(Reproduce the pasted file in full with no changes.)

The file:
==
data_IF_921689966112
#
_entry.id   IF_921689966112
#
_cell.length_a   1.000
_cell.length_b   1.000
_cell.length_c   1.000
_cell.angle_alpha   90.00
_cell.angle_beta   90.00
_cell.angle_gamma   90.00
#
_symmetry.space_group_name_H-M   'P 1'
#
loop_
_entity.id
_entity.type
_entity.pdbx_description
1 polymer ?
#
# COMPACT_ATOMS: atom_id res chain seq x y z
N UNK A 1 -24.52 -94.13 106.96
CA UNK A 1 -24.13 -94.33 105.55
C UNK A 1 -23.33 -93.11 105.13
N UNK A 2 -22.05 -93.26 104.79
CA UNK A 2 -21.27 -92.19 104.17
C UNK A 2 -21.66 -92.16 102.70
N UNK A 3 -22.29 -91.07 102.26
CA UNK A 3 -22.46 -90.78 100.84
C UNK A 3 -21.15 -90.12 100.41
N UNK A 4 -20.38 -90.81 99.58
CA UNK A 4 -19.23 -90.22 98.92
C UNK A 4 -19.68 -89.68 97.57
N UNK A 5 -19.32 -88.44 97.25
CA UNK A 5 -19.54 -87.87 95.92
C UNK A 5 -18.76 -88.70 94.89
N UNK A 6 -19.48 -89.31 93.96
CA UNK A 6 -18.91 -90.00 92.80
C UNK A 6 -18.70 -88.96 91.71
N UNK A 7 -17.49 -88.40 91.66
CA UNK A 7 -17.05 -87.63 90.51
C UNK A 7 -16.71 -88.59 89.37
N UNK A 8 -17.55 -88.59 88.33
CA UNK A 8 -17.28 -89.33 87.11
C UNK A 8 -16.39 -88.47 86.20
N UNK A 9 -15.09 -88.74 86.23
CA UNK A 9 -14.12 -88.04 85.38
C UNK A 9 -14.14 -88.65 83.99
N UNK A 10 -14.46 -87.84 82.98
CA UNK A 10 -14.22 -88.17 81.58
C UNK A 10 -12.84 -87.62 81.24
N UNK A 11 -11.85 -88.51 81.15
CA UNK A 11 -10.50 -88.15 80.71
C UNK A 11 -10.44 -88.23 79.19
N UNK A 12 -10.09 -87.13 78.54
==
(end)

data_IF_921689966112
#
_entry.id   IF_921689966112
#
_cell.length_a   1.000
_cell.length_b   1.000
_cell.length_c   1.000
_cell.angle_alpha   90.00
_cell.angle_beta   90.00
_cell.angle_gamma   90.00
#
_symmetry.space_group_name_H-M   'P 1'
#
loop_
_entity.id
_entity.type
_entity.pdbx_description
1 polymer ?
#
# COMPACT_ATOMS: atom_id res chain seq x y z
N UNK A 1 -24.52 -94.13 106.96
CA UNK A 1 -24.13 -94.33 105.55
C UNK A 1 -23.33 -93.11 105.13
N UNK A 2 -22.05 -93.26 104.79
CA UNK A 2 -21.27 -92.19 104.17
C UNK A 2 -21.66 -92.16 102.70
N UNK A 3 -22.29 -91.07 102.26
CA UNK A 3 -22.46 -90.78 100.84
C UNK A 3 -21.15 -90.12 100.41
N UNK A 4 -20.38 -90.81 99.58
CA UNK A 4 -19.23 -90.22 98.92
C UNK A 4 -19.68 -89.68 97.57
N UNK A 5 -19.32 -88.44 97.25
CA UNK A 5 -19.54 -87.87 95.92
C UNK A 5 -18.76 -88.70 94.89
N UNK A 6 -19.48 -89.31 93.96
CA UNK A 6 -18.91 -90.00 92.80
C UNK A 6 -18.70 -88.96 91.71
N UNK A 7 -17.49 -88.40 91.66
CA UNK A 7 -17.05 -87.63 90.51
C UNK A 7 -16.71 -88.59 89.37
N UNK A 8 -17.55 -88.59 88.33
CA UNK A 8 -17.28 -89.33 87.11
C UNK A 8 -16.39 -88.47 86.20
N UNK A 9 -15.09 -88.74 86.23
CA UNK A 9 -14.12 -88.04 85.38
C UNK A 9 -14.14 -88.65 83.99
N UNK A 10 -14.46 -87.84 82.98
CA UNK A 10 -14.22 -88.17 81.58
C UNK A 10 -12.84 -87.62 81.24
N UNK A 11 -11.85 -88.51 81.15
CA UNK A 11 -10.50 -88.15 80.71
C UNK A 11 -10.44 -88.23 79.19
N UNK A 12 -10.09 -87.13 78.54